* * *

Incidentally, I’ve found something I also needed : how to password-protect PDFs. I was ready to buy a solution, but I’ve found that unnecessary.

When creating a new one, on OS X, you can click on the “Security Options” menu of the “Export as” (“Save as” in older versions) dialog — how come I’ve never remarked that one ?.

If the PDF exists already, you can open it with Preview, go to File… Export… (File… Save as… in older OS X versions), and check the box “Encrypt”. Two textboxes below let you put a password. Save the file and it will be only visible after the password is entered.

EDIT 28/02/12 : I am finding out that the above method is by no means foolproof, i.e., it doesn’t work for every kind of PDF. In particular, I tested it for PDFs generated by PowerPoint, and it backfired (PostScript conversion generated a file much bigger). For image loaded PDFs from PowerPoint, contrarily to the mainly textual ones from Word, I’m finding that the usual tip of using the Quartz Filter (open the PDF file with Preview, then File… Export… [File… Save As… in older OS X versions], then select “Reduce File Size” on the Quartz Filter field in the dialog) works quite well.

EDIT 23/07/13 : I’ve never dreamed this blog entry was to become my most popular one. (Apple and Microsoft, aren’t you listening ?) I’ve edited the procedure above to reflect the change in the Save As… logic introduced in OS X Lion, when it became Export…

Buy me ! Upgrade me ! Register me !

It had happened just once before, but now that Parallels (the virtual environment of choice for Mac users) has launched its version 7, trying to use it is a constant source of irritation. Every other time I open the application, I am greeted with a huge colorful popup ad prompting me to upgrade. The “do not show me this again” checkbox is basically useless. I asked it politely to refrain from soliciting, to no avail.

I remember when shareware was a novel concept, and I used to download it by the dozens : nagging screens were part of the deal, something to be expected until you paid for a registered version. Since when those “features” have become cricket for bought wares ?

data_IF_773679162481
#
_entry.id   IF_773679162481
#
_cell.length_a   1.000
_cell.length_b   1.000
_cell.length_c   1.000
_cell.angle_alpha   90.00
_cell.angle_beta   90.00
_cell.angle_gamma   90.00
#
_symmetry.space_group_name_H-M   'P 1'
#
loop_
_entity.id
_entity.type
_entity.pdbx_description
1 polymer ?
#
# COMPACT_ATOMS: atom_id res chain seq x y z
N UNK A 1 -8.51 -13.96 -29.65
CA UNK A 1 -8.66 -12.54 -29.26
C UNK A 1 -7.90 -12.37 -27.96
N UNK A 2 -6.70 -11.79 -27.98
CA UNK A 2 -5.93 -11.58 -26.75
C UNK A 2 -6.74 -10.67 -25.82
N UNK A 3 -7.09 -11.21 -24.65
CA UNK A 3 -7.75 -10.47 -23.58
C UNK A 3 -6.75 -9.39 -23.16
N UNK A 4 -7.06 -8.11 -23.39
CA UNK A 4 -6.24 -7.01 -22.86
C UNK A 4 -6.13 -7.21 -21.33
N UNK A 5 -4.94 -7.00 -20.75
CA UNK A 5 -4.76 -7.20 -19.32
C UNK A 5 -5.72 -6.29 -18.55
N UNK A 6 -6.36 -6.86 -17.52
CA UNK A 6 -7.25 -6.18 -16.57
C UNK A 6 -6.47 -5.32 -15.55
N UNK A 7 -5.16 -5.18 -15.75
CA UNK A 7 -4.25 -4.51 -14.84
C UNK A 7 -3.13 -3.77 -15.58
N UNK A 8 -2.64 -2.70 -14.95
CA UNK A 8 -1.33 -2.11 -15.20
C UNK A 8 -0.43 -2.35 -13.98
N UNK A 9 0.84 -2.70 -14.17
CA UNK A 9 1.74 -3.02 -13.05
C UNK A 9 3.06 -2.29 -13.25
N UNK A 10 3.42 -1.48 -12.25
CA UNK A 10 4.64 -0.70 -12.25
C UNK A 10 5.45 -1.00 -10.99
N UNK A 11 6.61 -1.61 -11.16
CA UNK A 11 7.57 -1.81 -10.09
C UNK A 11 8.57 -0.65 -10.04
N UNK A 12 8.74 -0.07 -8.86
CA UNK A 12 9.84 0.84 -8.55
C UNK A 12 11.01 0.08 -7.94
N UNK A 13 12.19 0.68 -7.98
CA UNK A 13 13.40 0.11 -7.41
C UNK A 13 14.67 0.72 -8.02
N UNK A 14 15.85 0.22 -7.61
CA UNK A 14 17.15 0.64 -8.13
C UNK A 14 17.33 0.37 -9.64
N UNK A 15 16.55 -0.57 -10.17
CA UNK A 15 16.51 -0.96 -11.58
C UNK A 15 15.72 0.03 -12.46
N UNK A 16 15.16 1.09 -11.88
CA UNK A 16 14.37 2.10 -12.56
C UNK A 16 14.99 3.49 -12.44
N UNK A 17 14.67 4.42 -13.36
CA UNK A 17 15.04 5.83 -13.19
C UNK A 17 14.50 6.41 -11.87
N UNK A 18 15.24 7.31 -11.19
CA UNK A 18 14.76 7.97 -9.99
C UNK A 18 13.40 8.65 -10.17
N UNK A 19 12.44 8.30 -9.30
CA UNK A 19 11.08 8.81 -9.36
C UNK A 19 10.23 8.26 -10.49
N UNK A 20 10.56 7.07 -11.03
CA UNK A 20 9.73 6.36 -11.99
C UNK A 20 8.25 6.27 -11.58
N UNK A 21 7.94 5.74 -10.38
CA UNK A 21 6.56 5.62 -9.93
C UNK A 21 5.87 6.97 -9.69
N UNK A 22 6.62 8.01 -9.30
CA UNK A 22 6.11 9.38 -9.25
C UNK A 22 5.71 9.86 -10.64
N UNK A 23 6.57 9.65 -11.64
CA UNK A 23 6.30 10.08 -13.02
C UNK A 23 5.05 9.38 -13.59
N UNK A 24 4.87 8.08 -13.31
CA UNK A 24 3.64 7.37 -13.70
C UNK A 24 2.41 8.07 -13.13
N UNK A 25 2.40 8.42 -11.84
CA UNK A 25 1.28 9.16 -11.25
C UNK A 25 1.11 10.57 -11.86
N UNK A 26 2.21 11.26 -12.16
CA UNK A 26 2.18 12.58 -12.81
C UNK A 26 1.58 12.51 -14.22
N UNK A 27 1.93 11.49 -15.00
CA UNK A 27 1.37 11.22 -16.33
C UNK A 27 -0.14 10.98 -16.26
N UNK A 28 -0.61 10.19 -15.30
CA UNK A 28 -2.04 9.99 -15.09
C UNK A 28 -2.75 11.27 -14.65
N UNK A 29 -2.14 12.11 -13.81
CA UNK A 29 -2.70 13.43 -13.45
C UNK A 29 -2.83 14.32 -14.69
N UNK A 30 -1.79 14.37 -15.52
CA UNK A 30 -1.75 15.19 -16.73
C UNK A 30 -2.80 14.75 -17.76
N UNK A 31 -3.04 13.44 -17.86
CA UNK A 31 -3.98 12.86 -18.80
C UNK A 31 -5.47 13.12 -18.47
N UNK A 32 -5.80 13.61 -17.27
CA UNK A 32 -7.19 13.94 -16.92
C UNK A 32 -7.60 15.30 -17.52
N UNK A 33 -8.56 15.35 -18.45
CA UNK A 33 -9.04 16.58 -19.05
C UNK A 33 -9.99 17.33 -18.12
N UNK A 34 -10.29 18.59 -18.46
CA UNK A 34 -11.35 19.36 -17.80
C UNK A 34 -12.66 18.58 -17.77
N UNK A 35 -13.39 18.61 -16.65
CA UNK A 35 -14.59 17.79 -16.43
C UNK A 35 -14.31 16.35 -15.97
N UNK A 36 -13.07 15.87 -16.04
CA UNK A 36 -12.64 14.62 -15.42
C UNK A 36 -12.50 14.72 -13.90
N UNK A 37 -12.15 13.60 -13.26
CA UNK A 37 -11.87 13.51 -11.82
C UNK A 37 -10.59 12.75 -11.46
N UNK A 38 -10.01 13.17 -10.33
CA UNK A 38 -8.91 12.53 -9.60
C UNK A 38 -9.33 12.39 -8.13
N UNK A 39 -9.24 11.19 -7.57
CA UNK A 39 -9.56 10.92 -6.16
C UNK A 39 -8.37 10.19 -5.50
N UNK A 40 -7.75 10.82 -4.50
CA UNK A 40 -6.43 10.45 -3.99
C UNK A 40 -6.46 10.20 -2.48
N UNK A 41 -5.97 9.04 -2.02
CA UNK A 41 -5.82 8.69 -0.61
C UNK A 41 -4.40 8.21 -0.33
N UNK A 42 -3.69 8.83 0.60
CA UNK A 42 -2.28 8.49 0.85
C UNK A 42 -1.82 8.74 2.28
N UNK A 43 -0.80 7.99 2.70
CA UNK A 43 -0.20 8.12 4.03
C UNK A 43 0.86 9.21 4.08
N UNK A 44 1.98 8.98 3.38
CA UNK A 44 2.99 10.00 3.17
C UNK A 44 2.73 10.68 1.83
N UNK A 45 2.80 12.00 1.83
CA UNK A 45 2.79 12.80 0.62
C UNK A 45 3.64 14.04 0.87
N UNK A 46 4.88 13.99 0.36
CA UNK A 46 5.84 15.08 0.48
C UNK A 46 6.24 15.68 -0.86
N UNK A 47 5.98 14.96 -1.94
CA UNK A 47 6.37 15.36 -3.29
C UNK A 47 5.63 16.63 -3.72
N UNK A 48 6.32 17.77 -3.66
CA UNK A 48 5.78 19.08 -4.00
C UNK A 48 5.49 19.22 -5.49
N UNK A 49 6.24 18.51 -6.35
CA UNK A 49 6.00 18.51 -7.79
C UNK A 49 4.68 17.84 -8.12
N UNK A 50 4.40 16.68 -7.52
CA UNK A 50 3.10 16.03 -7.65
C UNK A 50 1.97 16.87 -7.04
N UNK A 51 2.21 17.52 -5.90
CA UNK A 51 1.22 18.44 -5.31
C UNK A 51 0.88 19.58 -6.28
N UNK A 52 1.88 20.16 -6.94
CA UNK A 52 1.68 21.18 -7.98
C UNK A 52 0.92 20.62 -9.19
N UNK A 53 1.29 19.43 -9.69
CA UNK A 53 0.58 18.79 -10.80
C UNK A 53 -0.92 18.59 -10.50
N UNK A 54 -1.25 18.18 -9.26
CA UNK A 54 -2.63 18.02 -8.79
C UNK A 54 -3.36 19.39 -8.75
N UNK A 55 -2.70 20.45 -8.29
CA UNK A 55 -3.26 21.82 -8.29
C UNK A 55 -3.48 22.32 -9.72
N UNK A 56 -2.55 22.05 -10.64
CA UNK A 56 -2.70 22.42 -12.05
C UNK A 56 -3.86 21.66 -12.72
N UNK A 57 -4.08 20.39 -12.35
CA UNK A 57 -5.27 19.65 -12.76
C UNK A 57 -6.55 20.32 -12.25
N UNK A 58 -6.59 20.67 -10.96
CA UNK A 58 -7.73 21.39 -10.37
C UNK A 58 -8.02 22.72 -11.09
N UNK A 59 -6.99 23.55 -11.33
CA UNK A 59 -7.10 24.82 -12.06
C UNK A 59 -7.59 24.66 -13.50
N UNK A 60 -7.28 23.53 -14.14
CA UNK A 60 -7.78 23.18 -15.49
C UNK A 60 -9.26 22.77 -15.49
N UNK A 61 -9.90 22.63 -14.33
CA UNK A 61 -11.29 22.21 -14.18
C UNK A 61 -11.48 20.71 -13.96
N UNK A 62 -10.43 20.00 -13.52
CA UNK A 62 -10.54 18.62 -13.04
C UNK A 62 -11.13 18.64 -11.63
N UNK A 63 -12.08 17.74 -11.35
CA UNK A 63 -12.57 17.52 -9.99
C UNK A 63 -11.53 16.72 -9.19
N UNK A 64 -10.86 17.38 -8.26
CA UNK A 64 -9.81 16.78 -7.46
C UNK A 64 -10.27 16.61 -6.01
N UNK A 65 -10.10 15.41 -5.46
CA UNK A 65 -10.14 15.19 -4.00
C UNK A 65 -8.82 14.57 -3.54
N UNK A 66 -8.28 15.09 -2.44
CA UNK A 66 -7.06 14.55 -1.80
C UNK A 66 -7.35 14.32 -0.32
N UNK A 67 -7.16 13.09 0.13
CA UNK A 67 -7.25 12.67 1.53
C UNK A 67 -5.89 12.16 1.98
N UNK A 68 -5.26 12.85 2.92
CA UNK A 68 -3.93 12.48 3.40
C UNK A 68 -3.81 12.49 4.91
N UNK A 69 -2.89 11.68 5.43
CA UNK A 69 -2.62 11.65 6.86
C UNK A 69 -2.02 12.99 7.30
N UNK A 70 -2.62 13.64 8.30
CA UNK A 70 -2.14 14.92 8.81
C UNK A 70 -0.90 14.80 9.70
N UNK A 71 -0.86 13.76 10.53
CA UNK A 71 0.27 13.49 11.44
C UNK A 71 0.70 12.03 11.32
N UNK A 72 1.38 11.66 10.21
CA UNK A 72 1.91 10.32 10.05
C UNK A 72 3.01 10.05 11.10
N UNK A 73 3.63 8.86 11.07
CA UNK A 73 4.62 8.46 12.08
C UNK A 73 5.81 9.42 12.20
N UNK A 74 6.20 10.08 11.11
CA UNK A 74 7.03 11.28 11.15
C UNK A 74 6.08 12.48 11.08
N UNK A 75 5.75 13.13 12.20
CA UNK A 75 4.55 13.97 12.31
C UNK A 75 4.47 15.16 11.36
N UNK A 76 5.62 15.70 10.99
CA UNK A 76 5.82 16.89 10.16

After wondering if I should open a support ticket, I’ve just reported the pestering behavior as a bug. Lets see if the development team will agree.

No easy answers

Barely a few months (6, 7 ?) since using Mac OS X and my system has got basically unusable: MacPorts has died and gone to hell, root certificates get systematically rejected by Safari, the system is sssoooo ssssllllloooowwww that using it feels like moving in water. Firefox crashes every few hours. Parallels isn’t working anymore in Coherence mode.

The system is so unreliable that my only option is to reformat the machine and restart from scratch (basically what I had to do when I used XP — but XP usually lasted a good year and a half between reformats).

With that and all the software incompatibility problems, I am seriously considering switching to Windows 7 + Cygwin and thrashing this whole Mac OS experiment in the huge pile of “tried: didn’t work”.

I can haz SciPy !!1!1!

"The Dependency Hell", rightmost panel of Hieronymus Bosch's "The Garden of Earthly Delights".
Well, at least it looks like so (the self-test does not smoke anymore).

I will try to reconstruct a walkthrough, but bear in mind that I have installed, uninstalled and reinstalled so much stuff in my Mac that the reproducibility of this recipe should be taken with a grain of salt. If you try it and it works, I would be thankful if you’d leave a note describing exactly what you did.

Without further ado, how to install the trio NumPy, SciPy and Matplotlib in Mac OS X Snow Leopard, using MacPorts:

  1. Download Apple’s Xcode for Mac OS X, without which nothing else is possible. You’ll have to register on Apple, but there is a free inscription if you are not planning to sell anything;
  2. Download MacPorts. This is the package manager which will operate all the magic — it will do for your Mac the same thing yum or apt-get does for a Linux box, so if it doesn’t work properly nothing else will;
  3. Install Xcode and then MacPorts. If you want to be extra sure, follow the intructions on the Macports page — basically instructing you to install X11 support on Mac and MacPorts. I didn’t do this (because I only became aware of those instruction very late in the whole process), but that doesn’t mean you shouldn’t. Alternatively, if you already have MacPorts installed, ensure it is up-to-date by typing:

    sudo port selfupdate

  4. You can compile your dependencies with any compiler — in theory. I found out that SciPy smokes unless compiled with GCC 4.4, but now I have some dependencies compiled with their default choice and some (NumPy, SciPy) in which I forced compilation with GCC 4.4. If you want to try your luck, start by downloading GCC 4.4 and making it default:

    sudo port install gcc44
    sudo port install gcc_select
    sudo gcc_select mp-gcc44

    If instead, you want to reproduce exactly my crazy (but successful) sequence, install GCC 4.4 but do not make it default (omit the last two lines), and also install GCC 4.5 (I know, how many versions of GCC does one need ?!):

    sudo port install gcc45